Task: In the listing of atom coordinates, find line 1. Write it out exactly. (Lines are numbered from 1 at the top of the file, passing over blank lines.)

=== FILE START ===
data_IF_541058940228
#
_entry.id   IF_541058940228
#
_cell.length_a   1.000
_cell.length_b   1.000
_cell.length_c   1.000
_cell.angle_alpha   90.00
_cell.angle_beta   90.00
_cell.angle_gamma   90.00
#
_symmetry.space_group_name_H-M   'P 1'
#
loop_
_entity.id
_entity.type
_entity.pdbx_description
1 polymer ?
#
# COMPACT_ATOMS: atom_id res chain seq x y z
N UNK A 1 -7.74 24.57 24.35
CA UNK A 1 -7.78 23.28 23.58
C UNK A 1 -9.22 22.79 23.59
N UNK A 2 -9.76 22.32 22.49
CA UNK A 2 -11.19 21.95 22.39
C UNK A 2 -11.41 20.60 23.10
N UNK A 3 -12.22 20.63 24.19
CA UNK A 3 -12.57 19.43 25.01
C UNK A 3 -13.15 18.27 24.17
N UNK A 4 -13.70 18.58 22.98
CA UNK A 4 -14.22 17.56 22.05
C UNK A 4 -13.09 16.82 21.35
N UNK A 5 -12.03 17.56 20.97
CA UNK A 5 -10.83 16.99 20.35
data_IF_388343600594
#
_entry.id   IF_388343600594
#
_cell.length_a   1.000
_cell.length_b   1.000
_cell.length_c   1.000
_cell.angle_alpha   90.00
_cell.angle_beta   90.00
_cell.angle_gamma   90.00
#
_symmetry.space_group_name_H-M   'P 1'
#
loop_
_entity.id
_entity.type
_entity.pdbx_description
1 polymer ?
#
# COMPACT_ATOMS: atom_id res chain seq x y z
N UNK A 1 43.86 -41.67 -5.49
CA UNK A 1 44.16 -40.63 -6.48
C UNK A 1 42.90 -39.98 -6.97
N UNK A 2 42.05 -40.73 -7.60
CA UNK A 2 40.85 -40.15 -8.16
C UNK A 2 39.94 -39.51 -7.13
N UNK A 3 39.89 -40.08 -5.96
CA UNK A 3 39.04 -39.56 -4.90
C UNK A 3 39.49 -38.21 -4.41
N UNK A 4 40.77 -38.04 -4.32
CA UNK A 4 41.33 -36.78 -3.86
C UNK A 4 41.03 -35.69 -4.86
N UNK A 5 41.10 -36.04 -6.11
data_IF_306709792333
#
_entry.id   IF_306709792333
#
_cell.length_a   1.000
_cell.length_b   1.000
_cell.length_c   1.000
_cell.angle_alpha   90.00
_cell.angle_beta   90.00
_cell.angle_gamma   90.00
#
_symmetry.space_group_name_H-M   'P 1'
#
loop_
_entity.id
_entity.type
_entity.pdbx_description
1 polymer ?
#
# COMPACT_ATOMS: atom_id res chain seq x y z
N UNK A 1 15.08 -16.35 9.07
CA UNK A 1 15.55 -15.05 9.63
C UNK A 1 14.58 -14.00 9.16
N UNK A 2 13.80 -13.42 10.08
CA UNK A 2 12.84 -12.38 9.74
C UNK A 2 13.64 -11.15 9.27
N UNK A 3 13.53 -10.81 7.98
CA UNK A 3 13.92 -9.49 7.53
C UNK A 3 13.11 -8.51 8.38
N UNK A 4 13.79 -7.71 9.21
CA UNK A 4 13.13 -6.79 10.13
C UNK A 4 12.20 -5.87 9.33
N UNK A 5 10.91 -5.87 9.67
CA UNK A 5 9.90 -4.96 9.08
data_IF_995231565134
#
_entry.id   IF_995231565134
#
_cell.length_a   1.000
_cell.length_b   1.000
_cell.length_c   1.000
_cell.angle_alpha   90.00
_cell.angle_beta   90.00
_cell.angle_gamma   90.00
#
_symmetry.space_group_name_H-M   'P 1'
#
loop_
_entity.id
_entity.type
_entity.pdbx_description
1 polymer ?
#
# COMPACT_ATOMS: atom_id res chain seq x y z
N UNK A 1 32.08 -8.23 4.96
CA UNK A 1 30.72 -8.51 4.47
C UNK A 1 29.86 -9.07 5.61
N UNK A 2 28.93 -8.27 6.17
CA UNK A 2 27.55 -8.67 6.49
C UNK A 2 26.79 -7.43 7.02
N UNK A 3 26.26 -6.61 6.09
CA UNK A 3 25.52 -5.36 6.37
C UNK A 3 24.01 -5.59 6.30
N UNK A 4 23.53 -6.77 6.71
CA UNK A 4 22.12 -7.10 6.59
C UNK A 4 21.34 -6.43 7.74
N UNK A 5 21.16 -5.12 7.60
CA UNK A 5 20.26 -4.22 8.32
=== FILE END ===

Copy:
data_IF_541058940228